Boris Johnson says things will 'remain as they are' during Brexit transition period

Posted On: 
14th February 2018

The UK will continue to abide by European rules and regulations during the transition period after Brexit, Boris Johnson said today.

Boris Johnson speaking in central London this morning
Sky News

There have been suggestions of a Cabinet rift over the terms of the implementation period, which the EU has suggested will finish at the end of 2020. 

It also throws into question Theresa May's insistence Britain will no longer be part of the EU's Common Agricultural Policy or Common Fisheries policy after March 29, 2019.

Guy Verhofstadt lashes out at Boris Johnson's 'liberal' Brexit vision

Border Force 'does not have capacity' to deal with post-Brexit checks, MPs warn

Boris Johnson 'reaches out' to Remain voters, claiming Brexit is cause for 'hope not fear'

This morning's remarks from the Foreign Secretary suggest the Government has now agreed on a transition that mirrors current arrangements.

Speaking to reporters after a major speech on Brexit, Mr Johnson said: "What I’m saying there is obviously during the implementation period, as Theresa has said, things will remain as they are and it’s very important for confidence and for certainty and the rest of it. So I realise there’s been some misunderstanding about that, I’m glad to clear that up."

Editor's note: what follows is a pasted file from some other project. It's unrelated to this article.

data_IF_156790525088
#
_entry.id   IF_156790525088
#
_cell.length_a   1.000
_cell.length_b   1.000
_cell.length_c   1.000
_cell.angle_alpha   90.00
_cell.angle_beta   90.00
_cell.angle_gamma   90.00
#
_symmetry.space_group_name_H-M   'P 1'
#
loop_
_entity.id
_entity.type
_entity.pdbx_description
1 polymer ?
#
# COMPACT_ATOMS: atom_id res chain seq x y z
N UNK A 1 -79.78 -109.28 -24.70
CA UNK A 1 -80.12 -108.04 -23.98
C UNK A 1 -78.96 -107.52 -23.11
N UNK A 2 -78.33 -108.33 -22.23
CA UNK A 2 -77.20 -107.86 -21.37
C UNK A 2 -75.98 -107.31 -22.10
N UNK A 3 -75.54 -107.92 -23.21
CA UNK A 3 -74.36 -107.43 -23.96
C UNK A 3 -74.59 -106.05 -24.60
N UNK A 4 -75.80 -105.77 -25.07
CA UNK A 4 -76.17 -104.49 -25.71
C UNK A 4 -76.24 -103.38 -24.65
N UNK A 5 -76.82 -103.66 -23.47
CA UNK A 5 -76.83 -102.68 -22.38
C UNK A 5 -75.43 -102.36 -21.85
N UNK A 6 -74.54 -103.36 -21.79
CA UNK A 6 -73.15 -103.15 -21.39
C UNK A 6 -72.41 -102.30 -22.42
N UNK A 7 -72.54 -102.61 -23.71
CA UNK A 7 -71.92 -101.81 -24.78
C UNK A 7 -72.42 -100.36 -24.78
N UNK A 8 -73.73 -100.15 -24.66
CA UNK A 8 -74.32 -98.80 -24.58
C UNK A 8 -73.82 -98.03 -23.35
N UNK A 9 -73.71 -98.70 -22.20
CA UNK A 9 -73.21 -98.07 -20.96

Cabinet ministers have also apparently been at odds over the extent to which the UK aligns with Brussels regulations after Brexit.

Mr Johnson strongly suggested he would prefer a system where the UK starts from a point where it has entirely separate rules, then decides areas where the Government wants to mirror the EU.

"It’s all about voluntarism, it’s all about who decides. Of course when it comes to EU standards for washing machines or hair dryers or vacuum cleaners or whatever it may very well make sense for us to remain in alignment as a matter of choice, something we elect to do," he said. 

"I'm sure for the purposes of supply chains, there are many businesses who understand the need for that. But I don’t think we should necessarily commit as a matter of treaty that forever and a day we are going to remain locked into permanent congruence with the EU.

"It just doesn't seem to me to be a sensible thing to do. If you're going to come out then you might as well take the advantages of difference."


In his speech this morning, Mr Johnson said it was time for Brexiteers to acknowledge the concerns of pro-Europeans worried about the consequences of Brexit. 

"We must accept that many [pro-Europeans] are actuated by entirely noble sentiments, a real sense of solidarity with our European neighbours and a desire for the UK to succeed," he said.

"If we are to carry this project through to national success - as we must - then we must also reach out to those who still have anxieties.

"I want to try to anatomise at least some of those fears and to show to the best of my ability that they are unfounded and that the very opposite is usually true: that Brexit is not grounds for fear but hope."

Elsewhere he insisted leaving the EU was not a "V sign from the cliffs of Dover", but the opportunity for an "outward-looking liberal global future".

At the same time he warned that reversing the result of the 2016 referendum would be "disastrous" and a "betrayal" of Leave voters.